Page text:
Mike Wallace is Here (review)

People used to fear those words. If Mike Wallace and his camera crew were there to see you, you were in trouble.

Interesting that the film begins with a Wallace interview where Bill O’Reilly says there he wouldn’t exist without Mike Wallace. That’s sobering. But it’s not untrue.

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Wallace interviewing Eldon Edwards, Grand Wizard of the KKK

Wallace was a pioneer in his time, tough questions, direct to the point of browbeating and nothing off limits.

There’s little doubt in my mind Wallace helped to usher in the current style of presentation on cable television and internet sites that pretend to be news, but serve up sensationalism and combative editorializing.  The difference is that Wallace seemed to care about facts and had a functioning moral compass. He was still very arrogant and would still carve you up in a heartbeat.

Wallace wasn’t the first news “star” on television. He had a swagger like no one else.  Wallace started out with an interview show called Night Beat. It was too controversial and was canceled. He then earned a living as a pitchman, hawking any product that would pay him. CBS came calling but he was unlike the news staff, not really fitting in.

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The debut of 60 Minutes: Harry Reasoner and Mike Wallace

In the film he said he had to prove himself. That’s where he met producer Don Hewitt, himself an outcast. Hewitt came up with the 60 Minutes idea and put Wallace and Harry Reasoner on the show. It took several years before they began to figure out the strength of the magazine format. Then Watergate happened and Wallace and 60 Minutes found their groove.

In the years that followed, Wallace used his surprise style of interviewing, busting in on illegal activities or confronting grifters. Later, just the words, “Mike Wallace is Here” made for good entertainment.

The film covers some of Wallace’s most notable interviews, including the one with Gen. William Westmoreland, which was part of a documentary by CBS, which reported that Westmoreland manipulated enemy troop strength in Vietnam.  Westmoreland ended up suing Wallace and CBS over the story.

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Wallace was the only American to interview the Ayatollah Khomeini in Tehran (above) after the embassy was ceased. Wallace worked on a story about big tobacco, interviewing Jeffrey Wigand, a scientist for Brown & Williamson. The story didn’t air, CBS got cold feet, fearing a lawsuit, until The Wall Street Journal wrote a story that and CBS aired a version of their original story. This made Wallace uneasy, he felt that his network, and Hewitt, caved to the perception of a lawsuit. Wallace also interviewed Putin, and correctly noted that Putin spoke very good English but was using a translator somewhat dishonestly. Wallace called him on it.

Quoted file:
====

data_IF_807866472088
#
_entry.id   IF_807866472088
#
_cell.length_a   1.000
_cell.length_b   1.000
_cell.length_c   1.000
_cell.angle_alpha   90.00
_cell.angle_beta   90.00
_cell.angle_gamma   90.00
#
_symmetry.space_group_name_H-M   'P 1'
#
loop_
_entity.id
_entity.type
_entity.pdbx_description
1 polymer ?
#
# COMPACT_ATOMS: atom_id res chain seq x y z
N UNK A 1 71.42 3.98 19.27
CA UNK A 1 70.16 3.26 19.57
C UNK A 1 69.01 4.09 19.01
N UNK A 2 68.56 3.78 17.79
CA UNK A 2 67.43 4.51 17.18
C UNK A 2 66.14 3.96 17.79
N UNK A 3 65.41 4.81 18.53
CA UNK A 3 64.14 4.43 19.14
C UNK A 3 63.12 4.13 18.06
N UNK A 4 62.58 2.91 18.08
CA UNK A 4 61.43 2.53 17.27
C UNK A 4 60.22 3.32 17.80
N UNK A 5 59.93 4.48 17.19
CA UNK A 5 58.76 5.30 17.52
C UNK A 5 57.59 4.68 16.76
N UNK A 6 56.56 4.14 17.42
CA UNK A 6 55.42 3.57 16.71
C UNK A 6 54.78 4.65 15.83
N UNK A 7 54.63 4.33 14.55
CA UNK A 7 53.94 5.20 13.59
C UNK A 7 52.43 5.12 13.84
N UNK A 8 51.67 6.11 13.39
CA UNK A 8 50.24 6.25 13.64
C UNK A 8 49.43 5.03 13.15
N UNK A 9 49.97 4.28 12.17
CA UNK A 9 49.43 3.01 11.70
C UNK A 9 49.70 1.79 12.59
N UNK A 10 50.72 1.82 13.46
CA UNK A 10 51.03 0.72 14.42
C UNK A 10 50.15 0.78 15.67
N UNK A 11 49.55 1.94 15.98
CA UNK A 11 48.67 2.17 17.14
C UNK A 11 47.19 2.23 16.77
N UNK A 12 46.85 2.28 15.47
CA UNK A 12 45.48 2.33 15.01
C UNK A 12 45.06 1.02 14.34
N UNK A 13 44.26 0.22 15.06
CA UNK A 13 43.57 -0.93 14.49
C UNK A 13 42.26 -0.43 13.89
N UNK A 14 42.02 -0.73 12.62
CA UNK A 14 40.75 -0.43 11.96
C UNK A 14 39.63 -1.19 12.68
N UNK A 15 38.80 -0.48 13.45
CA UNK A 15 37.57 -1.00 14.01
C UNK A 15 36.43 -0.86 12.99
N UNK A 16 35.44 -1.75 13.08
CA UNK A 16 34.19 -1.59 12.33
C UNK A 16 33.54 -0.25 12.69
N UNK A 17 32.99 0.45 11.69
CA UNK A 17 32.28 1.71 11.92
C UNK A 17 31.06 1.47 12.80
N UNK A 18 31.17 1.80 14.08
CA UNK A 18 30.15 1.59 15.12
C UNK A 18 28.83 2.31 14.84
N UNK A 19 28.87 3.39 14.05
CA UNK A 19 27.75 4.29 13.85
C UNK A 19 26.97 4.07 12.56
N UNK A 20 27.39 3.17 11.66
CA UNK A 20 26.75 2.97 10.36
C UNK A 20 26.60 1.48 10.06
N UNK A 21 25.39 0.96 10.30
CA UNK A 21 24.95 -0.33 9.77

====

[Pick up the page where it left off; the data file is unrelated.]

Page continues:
In much of the film, Wallace is confronted by interviewees and others about being difficult and even disliked.  Wallace didn’t seem to like being interviewed or his persona discussed. It clearly made him uncomfortable and I wondered if Wallace was aware the his interview manner and his persona were perceived as one.

Only in a couple of instances you are allowed to see the personal Wallace. He talks about his childhood briefly and how his feelings about his looks drove him toward a career in radio. The film looks at Wallace’s search for his missing son in Greece, where he was found dead, but you don’t learn how that loss really effected him. Wallace does let down the veil on his long battle with depression and that he once tried to kill himself. For me, those instances are important in understanding Wallace, the film failed to pursue this.

The film includes a small clip of a FoxNews interview Wallace did with his son Chris. Nothing else is said about his family life other than Wallace admits to being an absentee father. Wallace is asked how many marriages he has had but he doesn’t answer the question. There are only two references to his wives. Work was his priority, he admitted that, you learn very little else about his personal life.

Wallace was a very charismatic person. One second he was blistering someone with questions or making a very serious on-camera point, then suddenly break into a captivating smile. Wallace could turn on the charm like a light. Again, the film did not look at the complexity of this personality. He was feared and respected at the same time.

Wallace was there at the beginning of television as a news vehicle.  Wallace would become as famous as the stories he covered.

Did I like the film? Yes, overall it pulled you inside Wallace’s world. It was a lot of ground to cover, Wallace worked until late in life. The most telling interview was the one Wallace did with his news colleague Morley Safer. Wallace let his guard down, it was more a conversation between old gladiators, reflecting on battles and adventures.

I grew up on 60 Minutes, as many of us did, so I saw a lot of Wallace through the years. Did Wallace’s game change much over the years? I believe so. Wallace’s style became known to the subjects of his interviews. They tried to defense him, if you could do that. Sometimes they fought back, like O’Reilly did. Wallace, like an old pitcher who lost speed in his fastball, got craftier and dug deeper into his questions.

Many have adapted Wallace’s style and bravado, or have tried. Wallace was skillful, like a surgeon, his questions were shape and well-placed. There wasn’t a meanness in his manner, but he could be harsh to unscrupulous people. Today, many who try using similar tactics are just nasty and are more interested in the spotlight, rather than what’s right. Interesting that at the end of his film is a clip of Trump at a rally calling out the fake media there to cover him. My, how things have changed.


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